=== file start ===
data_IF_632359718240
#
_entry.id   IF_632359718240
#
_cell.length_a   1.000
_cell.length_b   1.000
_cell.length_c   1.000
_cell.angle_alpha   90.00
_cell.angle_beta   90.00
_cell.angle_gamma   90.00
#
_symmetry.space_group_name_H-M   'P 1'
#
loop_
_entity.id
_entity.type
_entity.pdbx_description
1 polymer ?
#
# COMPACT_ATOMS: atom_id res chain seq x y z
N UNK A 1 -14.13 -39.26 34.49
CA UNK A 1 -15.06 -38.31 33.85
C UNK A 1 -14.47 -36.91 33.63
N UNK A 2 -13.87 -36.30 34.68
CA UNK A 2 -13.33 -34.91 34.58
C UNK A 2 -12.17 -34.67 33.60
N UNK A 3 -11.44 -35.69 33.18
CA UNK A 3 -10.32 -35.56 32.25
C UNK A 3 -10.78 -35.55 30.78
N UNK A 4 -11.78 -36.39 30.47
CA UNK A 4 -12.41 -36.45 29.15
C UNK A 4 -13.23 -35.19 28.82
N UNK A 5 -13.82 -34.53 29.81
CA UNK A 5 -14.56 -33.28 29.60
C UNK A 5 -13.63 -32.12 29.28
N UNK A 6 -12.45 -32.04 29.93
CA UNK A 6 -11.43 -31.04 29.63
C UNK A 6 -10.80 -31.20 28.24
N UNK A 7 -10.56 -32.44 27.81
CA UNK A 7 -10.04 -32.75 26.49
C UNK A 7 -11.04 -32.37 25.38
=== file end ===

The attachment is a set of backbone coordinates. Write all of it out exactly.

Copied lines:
data_IF_632359718240
#
_entry.id   IF_632359718240
#
_cell.length_a   1.000
_cell.length_b   1.000
_cell.length_c   1.000
_cell.angle_alpha   90.00
_cell.angle_beta   90.00
_cell.angle_gamma   90.00
#
_symmetry.space_group_name_H-M   'P 1'
#
loop_
_entity.id
_entity.type
_entity.pdbx_description
1 polymer ?
#
# COMPACT_ATOMS: atom_id res chain seq x y z
N UNK A 1 -14.13 -39.26 34.49
CA UNK A 1 -15.06 -38.31 33.85
C UNK A 1 -14.47 -36.91 33.63
N UNK A 2 -13.87 -36.30 34.68
CA UNK A 2 -13.33 -34.91 34.58
C UNK A 2 -12.17 -34.67 33.60
N UNK A 3 -11.44 -35.69 33.18
CA UNK A 3 -10.32 -35.56 32.25
C UNK A 3 -10.78 -35.55 30.78
N UNK A 4 -11.78 -36.39 30.47
CA UNK A 4 -12.41 -36.45 29.15
C UNK A 4 -13.23 -35.19 28.82
N UNK A 5 -13.82 -34.53 29.81
CA UNK A 5 -14.56 -33.28 29.60
C UNK A 5 -13.63 -32.12 29.28
N UNK A 6 -12.45 -32.04 29.93
CA UNK A 6 -11.43 -31.04 29.63
C UNK A 6 -10.80 -31.20 28.24
N UNK A 7 -10.56 -32.44 27.81
CA UNK A 7 -10.04 -32.75 26.49
C UNK A 7 -11.04 -32.37 25.38